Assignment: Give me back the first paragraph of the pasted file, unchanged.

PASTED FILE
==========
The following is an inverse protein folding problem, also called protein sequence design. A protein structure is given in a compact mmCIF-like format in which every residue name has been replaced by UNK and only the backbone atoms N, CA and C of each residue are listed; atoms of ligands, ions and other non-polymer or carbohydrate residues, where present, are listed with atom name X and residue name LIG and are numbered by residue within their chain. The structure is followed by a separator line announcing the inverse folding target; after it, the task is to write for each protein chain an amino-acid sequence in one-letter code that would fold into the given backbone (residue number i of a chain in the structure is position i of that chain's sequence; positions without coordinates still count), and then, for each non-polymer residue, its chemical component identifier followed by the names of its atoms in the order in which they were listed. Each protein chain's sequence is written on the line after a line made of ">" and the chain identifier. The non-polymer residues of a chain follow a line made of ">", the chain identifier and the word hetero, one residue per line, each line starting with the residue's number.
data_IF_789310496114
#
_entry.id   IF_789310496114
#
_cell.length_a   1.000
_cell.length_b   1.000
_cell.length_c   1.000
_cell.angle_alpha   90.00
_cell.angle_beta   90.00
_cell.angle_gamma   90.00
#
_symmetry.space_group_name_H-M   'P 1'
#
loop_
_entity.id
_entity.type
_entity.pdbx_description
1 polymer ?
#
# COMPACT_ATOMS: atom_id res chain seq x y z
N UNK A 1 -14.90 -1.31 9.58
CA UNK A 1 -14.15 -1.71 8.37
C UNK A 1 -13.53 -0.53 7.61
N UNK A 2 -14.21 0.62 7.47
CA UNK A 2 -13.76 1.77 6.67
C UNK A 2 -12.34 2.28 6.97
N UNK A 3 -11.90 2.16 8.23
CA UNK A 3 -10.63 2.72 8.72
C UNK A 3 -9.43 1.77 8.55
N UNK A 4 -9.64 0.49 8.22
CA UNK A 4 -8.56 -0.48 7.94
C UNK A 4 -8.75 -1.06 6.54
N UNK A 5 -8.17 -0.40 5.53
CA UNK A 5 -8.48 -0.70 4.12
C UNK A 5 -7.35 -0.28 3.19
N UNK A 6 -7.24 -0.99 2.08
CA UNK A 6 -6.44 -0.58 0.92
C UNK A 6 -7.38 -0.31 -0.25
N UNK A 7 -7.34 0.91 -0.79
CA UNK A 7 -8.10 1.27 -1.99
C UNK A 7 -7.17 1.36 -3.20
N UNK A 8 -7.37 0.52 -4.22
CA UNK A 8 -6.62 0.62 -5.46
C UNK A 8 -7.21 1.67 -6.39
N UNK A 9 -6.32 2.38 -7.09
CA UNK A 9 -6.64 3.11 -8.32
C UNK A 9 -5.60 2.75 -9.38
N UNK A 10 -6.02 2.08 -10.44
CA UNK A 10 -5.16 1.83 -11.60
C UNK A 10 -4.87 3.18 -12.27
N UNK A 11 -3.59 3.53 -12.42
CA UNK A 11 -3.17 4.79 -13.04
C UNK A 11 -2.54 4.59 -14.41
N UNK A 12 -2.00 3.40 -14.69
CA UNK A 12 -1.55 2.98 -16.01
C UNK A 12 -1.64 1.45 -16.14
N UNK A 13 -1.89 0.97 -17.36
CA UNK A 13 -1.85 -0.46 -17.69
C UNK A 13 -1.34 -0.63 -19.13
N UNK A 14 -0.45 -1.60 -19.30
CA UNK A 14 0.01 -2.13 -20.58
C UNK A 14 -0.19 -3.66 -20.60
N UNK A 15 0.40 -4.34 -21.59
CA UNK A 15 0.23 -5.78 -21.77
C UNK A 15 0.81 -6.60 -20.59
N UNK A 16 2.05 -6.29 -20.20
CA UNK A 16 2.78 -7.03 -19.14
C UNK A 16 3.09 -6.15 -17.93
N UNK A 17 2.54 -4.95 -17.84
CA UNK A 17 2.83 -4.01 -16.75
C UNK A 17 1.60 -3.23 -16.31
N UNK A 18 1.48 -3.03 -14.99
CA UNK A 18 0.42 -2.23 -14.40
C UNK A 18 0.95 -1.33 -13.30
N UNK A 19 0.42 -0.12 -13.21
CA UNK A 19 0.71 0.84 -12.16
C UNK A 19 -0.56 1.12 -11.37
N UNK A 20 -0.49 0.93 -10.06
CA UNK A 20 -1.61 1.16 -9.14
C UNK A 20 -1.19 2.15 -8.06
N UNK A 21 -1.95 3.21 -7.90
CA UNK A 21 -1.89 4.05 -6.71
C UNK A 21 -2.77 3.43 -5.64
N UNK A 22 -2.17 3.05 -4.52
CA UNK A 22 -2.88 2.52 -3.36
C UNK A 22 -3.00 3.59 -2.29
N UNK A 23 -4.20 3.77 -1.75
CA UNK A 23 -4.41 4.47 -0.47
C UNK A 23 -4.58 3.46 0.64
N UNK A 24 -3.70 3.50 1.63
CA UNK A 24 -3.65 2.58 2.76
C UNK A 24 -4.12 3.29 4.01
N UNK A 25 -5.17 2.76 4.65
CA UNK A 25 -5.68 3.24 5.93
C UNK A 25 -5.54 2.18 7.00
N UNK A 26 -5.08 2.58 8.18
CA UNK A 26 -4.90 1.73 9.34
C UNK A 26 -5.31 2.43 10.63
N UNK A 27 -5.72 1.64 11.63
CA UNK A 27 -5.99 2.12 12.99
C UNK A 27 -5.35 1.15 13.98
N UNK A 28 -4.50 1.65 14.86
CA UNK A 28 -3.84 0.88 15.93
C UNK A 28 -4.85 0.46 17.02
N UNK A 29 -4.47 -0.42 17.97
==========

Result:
The following is an inverse protein folding problem, also called protein sequence design. A protein structure is given in a compact mmCIF-like format in which every residue name has been replaced by UNK and only the backbone atoms N, CA and C of each residue are listed; atoms of ligands, ions and other non-polymer or carbohydrate residues, where present, are listed with atom name X and residue name LIG and are numbered by residue within their chain. The structure is followed by a separator line announcing the inverse folding target; after it, the task is to write for each protein chain an amino-acid sequence in one-letter code that would fold into the given backbone (residue number i of a chain in the structure is position i of that chain's sequence; positions without coordinates still count), and then, for each non-polymer residue, its chemical component identifier followed by the names of its atoms in the order in which they were listed. Each protein chain's sequence is written on the line after a line made of ">" and the chain identifier. The non-polymer residues of a chain follow a line made of ">", the chain identifier and the word hetero, one residue per line, each line starting with the residue's number.